Don’t blink — the holidays are coming!
In fact, they’re pretty much already here — people are already starting the rounds of early festivities, whether they’re kicking off the season with a Halloween party or a Thanksgiving spread, the holiday season and all its chaotic (but wonderful) delights are starting.
That means, if you’re a business or homeowner, you have a few tasks ahead of you if you want to avoid starting the new year defending yourself in a personal injury lawsuit.
Generally speaking, if you’re a homeowner, anybody who is on your property for a holiday party is there as a social guest. If you own a business, your customers are invitees. Either way, you owe a duty of care to make sure that the premises are reasonably safe from obvious dangers. Fail to act, and the negligence is on your head — and your insurance company will have to defend you in the lawsuit brought by your injured guest or customer.
To keep everyone safe, consider following these tips:
- Take care of obvious hazards that could cause someone to fall: snow or ice on the walks, broken asphalt in the parking lot, a damaged stairway, a missing light on the stairway and carpet that’s frayed (and likely to catch someone’s holiday heels as they walk by).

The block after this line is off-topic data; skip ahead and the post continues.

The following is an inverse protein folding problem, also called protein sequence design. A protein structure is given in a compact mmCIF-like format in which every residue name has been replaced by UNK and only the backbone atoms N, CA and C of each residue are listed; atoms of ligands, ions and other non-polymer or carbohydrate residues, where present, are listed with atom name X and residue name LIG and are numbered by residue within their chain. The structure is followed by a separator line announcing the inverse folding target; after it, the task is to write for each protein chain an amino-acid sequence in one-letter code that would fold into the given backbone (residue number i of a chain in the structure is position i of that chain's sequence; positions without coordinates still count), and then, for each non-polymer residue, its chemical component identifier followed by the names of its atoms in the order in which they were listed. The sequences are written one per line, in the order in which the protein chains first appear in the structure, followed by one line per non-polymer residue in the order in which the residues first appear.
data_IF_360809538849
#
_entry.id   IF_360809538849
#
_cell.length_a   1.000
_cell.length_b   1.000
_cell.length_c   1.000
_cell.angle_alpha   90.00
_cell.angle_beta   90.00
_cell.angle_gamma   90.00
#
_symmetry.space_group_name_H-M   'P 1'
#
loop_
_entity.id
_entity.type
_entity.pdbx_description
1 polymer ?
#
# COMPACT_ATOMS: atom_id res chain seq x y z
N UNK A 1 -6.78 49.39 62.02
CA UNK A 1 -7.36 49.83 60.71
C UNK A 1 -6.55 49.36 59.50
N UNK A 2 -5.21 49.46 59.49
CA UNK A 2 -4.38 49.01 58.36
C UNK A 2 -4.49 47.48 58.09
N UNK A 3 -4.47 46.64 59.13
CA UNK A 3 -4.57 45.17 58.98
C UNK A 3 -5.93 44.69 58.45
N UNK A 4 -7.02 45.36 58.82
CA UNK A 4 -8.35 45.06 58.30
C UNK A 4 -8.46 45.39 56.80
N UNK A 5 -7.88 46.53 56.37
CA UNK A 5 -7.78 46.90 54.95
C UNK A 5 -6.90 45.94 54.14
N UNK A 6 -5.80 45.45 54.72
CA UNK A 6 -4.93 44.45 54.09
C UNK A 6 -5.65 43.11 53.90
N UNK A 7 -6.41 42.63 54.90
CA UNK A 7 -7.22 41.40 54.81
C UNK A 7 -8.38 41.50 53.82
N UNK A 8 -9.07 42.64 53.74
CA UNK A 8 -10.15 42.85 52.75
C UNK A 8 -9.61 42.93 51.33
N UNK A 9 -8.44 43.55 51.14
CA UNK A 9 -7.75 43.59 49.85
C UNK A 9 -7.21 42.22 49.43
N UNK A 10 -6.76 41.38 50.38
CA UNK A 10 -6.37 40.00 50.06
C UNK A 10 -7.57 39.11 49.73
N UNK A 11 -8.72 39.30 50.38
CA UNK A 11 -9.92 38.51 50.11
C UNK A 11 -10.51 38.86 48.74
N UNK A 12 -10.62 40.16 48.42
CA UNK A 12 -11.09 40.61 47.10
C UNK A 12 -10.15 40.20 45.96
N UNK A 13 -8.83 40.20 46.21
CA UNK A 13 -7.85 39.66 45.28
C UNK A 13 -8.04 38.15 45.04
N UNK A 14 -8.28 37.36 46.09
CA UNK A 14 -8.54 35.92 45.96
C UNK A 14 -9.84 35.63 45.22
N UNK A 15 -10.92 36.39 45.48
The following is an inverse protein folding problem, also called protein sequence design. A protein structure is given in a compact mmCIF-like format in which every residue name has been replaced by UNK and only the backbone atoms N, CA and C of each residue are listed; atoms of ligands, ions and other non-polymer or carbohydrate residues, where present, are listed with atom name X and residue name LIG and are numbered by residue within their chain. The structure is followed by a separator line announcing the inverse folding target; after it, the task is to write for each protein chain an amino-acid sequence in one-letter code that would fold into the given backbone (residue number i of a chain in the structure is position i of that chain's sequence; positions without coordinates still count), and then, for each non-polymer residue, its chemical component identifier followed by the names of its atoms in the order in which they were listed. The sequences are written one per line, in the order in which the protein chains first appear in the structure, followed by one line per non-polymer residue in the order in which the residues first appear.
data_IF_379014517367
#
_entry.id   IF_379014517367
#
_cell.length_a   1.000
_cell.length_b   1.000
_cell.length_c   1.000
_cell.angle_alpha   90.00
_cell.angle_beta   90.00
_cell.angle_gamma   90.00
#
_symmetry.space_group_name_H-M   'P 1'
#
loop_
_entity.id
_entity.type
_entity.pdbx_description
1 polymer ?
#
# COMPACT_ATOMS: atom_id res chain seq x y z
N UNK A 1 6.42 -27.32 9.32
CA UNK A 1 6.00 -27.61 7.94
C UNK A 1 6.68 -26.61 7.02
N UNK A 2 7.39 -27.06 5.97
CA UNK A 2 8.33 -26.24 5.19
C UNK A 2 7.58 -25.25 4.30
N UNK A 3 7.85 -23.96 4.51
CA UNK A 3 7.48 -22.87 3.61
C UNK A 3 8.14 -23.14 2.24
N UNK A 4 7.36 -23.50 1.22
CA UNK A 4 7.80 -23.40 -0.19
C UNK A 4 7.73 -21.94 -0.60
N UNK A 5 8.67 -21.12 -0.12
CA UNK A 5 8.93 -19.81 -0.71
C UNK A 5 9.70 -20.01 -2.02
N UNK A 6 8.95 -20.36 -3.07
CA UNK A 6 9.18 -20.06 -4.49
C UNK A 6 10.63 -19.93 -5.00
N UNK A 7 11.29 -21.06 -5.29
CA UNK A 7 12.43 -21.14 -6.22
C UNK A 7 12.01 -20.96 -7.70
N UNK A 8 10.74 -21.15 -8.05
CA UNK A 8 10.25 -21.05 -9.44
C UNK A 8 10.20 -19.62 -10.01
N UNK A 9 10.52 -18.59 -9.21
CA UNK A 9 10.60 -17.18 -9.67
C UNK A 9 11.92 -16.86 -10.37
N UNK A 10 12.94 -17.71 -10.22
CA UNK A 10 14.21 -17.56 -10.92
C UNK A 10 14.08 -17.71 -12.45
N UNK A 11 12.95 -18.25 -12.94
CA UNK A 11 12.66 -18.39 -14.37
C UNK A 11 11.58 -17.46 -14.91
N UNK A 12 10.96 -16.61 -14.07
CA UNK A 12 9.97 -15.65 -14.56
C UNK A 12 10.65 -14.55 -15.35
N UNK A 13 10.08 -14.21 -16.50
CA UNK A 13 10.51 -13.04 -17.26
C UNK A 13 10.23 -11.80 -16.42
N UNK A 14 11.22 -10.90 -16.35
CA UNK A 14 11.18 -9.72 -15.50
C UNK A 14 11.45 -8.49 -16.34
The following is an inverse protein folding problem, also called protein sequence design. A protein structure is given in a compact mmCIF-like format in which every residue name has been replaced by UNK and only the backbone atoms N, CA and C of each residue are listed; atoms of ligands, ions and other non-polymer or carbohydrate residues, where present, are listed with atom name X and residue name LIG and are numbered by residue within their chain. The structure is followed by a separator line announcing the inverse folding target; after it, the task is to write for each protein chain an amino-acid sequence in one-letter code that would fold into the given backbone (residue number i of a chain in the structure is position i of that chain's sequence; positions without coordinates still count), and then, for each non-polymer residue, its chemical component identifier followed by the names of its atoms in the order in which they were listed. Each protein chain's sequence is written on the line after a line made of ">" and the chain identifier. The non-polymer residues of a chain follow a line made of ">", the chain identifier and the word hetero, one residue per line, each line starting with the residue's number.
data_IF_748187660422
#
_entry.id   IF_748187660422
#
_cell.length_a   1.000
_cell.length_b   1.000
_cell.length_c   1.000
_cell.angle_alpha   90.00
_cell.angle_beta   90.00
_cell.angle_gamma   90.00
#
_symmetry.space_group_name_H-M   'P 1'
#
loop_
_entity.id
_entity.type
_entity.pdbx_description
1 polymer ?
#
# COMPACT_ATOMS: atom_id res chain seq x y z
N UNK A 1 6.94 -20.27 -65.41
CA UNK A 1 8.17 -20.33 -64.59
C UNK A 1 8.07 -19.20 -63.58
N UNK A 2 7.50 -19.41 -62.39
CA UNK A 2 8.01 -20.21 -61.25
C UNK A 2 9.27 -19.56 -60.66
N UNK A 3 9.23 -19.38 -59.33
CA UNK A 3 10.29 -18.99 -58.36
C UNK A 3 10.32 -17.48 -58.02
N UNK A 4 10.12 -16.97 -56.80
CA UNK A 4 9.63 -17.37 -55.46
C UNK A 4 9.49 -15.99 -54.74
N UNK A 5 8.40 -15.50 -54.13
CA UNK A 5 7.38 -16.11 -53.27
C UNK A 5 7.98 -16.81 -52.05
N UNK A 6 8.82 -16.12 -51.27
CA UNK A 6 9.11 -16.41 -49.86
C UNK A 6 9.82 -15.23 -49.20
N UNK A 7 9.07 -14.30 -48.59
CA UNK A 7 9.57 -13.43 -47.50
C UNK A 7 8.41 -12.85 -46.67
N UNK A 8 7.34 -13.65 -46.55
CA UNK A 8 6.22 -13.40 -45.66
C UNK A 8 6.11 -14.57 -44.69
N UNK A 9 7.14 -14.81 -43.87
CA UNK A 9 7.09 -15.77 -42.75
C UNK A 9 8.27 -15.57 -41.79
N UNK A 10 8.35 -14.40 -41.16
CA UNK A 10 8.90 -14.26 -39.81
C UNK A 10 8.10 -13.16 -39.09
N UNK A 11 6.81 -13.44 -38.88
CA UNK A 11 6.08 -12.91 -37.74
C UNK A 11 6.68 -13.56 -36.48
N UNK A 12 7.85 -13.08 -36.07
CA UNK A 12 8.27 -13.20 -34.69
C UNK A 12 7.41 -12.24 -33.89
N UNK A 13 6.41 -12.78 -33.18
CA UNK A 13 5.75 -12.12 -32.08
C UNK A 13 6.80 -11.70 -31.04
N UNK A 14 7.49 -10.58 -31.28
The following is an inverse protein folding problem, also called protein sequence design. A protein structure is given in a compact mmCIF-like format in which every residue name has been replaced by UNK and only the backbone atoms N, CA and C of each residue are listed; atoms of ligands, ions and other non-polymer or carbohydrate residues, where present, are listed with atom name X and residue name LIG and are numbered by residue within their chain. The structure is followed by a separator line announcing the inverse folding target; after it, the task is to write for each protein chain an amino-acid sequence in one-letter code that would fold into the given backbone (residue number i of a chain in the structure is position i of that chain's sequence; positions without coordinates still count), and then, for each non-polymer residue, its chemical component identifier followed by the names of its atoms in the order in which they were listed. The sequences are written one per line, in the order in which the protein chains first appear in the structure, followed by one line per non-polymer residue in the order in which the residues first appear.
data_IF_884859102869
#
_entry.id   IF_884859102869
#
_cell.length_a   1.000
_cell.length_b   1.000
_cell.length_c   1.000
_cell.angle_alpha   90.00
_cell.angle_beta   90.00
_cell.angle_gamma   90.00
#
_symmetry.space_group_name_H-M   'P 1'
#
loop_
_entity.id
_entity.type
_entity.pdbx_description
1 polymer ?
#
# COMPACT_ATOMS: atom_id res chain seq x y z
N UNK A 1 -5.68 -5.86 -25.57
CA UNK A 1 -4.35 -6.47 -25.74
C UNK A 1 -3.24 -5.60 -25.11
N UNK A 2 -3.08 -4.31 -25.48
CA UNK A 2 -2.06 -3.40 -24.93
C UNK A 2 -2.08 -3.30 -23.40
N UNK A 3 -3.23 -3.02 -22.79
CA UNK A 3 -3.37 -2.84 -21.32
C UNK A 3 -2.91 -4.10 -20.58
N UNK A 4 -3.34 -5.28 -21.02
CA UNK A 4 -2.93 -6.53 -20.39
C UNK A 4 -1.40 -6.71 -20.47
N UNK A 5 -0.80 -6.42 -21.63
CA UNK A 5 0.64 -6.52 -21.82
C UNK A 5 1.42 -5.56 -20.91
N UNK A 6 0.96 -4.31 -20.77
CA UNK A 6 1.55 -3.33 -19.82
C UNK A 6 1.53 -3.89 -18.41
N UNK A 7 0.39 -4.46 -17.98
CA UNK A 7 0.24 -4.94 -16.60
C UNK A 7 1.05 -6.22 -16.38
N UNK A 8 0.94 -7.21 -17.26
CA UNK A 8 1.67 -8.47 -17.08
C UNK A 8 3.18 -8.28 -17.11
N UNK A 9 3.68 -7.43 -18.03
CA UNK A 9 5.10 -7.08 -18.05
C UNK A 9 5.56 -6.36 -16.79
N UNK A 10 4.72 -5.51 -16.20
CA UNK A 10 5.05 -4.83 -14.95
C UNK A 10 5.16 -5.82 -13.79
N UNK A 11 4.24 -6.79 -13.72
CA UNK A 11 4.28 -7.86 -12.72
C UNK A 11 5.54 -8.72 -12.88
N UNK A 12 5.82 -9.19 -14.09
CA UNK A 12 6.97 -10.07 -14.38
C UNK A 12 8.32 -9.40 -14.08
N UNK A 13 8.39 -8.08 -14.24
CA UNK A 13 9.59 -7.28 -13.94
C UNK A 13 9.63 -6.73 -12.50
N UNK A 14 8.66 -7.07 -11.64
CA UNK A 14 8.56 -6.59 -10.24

- If you have dogs or cats — put Fido and Fluffy out of the house or in a different room while your guests are there, even if they all know the dog and the cat. Cats can be unpredictable at best and their claws can do some serious damage if they don’t feel like being bothered by a human. Dogs can get worked up and bite from sheer excitement — or misinterpret an overly friendly and loud hug as an attack on his or her master.
- If you are serving alcohol, whether at a Thanksgiving feast or at a wine-tasting event in your little art store, don’t let a guest get visibly intoxicated. If someone is clearly drunk, either call an Uber ride or take the person home yourself.
You want everyone to enjoy the holidays just as much as you do, so play it safe. However, if you end up falling victim to an injury caused by one of the things listed above because someone else didn’t take the proper precautions, talk to a personal injury attorney as soon as you can.
Source: FindLaw, “Premises Liability: Who Is Responsible?,” accessed Oct. 27, 2017